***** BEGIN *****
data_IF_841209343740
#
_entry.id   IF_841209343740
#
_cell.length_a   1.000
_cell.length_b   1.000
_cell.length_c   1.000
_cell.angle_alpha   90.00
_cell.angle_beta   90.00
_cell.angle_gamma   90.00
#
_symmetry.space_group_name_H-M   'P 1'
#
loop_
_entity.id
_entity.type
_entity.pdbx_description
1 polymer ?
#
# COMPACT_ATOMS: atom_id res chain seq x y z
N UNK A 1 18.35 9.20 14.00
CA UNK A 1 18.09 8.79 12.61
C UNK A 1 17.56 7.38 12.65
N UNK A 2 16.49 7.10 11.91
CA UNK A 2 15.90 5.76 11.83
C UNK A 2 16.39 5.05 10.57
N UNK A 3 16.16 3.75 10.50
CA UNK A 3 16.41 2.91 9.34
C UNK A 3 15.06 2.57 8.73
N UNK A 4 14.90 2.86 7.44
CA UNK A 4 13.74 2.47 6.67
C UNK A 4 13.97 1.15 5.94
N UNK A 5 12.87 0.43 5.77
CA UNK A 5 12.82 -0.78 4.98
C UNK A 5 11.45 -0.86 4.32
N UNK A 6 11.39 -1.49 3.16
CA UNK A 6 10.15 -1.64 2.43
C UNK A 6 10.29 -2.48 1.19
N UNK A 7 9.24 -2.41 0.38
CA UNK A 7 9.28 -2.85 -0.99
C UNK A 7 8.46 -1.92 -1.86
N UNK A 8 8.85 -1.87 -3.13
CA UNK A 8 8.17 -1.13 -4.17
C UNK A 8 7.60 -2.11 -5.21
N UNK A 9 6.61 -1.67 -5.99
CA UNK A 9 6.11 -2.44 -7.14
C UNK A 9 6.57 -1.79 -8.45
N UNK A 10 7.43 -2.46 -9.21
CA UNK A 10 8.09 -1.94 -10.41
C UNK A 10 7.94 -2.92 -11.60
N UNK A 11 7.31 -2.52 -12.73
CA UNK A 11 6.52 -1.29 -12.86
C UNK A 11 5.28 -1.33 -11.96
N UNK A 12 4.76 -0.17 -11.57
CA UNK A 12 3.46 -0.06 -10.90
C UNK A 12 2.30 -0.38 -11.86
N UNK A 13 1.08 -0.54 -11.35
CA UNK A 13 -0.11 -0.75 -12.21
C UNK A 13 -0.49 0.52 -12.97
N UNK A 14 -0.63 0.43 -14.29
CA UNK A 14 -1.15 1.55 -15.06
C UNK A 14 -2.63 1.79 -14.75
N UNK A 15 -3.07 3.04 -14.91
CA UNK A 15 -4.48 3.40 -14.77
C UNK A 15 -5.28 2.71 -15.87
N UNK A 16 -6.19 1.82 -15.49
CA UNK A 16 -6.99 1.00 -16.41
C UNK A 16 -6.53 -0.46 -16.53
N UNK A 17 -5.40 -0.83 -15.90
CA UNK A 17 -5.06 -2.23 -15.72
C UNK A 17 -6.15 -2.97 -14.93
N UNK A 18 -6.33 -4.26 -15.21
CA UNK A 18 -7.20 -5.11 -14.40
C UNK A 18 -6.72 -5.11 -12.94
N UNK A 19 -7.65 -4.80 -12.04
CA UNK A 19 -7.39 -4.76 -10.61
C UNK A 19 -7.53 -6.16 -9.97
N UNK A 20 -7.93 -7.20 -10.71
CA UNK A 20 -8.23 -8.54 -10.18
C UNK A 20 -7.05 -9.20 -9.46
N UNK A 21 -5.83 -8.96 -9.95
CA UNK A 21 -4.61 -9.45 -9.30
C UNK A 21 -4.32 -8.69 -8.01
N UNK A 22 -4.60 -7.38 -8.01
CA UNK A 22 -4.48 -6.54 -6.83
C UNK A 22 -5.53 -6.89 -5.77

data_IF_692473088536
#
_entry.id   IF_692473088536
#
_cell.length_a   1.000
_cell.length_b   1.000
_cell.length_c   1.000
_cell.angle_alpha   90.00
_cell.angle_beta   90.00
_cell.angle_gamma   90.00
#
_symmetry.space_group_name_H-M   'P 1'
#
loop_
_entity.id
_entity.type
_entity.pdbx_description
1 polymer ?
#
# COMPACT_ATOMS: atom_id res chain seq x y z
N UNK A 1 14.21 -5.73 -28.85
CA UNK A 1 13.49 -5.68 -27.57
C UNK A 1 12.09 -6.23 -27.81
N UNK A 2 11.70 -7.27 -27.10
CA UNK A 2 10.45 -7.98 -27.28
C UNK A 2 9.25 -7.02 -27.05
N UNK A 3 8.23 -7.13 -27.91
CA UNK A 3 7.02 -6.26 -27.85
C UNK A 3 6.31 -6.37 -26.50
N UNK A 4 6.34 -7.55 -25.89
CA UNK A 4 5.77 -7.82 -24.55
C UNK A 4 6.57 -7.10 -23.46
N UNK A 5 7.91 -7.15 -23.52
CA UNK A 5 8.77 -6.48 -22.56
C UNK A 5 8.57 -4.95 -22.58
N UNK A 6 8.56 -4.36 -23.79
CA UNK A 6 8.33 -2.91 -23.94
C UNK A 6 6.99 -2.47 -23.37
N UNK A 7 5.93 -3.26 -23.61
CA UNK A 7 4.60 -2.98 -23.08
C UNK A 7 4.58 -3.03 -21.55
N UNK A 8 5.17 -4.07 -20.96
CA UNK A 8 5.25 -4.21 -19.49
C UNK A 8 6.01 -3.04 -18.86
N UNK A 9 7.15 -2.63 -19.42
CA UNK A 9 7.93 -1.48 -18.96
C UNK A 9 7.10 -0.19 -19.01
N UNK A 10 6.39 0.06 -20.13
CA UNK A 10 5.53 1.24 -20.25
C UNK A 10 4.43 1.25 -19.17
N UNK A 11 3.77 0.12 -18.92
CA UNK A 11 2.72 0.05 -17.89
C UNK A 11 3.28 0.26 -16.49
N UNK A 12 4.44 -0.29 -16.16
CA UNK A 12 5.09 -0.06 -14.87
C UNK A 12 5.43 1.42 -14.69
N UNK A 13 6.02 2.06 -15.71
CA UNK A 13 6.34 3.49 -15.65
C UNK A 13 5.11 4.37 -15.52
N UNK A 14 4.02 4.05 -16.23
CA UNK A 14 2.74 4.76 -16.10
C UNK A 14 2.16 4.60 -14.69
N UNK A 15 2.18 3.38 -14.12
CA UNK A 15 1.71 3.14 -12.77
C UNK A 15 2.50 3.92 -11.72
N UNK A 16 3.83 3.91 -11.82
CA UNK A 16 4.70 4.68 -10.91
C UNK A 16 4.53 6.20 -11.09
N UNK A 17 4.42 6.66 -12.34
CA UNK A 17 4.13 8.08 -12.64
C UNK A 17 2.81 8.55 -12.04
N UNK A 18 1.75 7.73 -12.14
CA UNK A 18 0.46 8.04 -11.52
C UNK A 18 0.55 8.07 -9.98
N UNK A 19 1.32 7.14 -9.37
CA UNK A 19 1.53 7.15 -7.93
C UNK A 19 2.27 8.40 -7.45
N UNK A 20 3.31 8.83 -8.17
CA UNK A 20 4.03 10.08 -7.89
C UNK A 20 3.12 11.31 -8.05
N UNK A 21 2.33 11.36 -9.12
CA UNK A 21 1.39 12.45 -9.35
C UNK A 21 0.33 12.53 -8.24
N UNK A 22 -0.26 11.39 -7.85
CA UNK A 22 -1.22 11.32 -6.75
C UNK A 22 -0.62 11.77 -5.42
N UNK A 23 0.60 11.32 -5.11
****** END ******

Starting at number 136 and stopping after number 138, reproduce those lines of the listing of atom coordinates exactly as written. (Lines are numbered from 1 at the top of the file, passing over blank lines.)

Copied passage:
C UNK A 10 4.43 1.25 -19.17
N UNK A 11 3.77 0.12 -18.92
CA UNK A 11 2.72 0.05 -17.89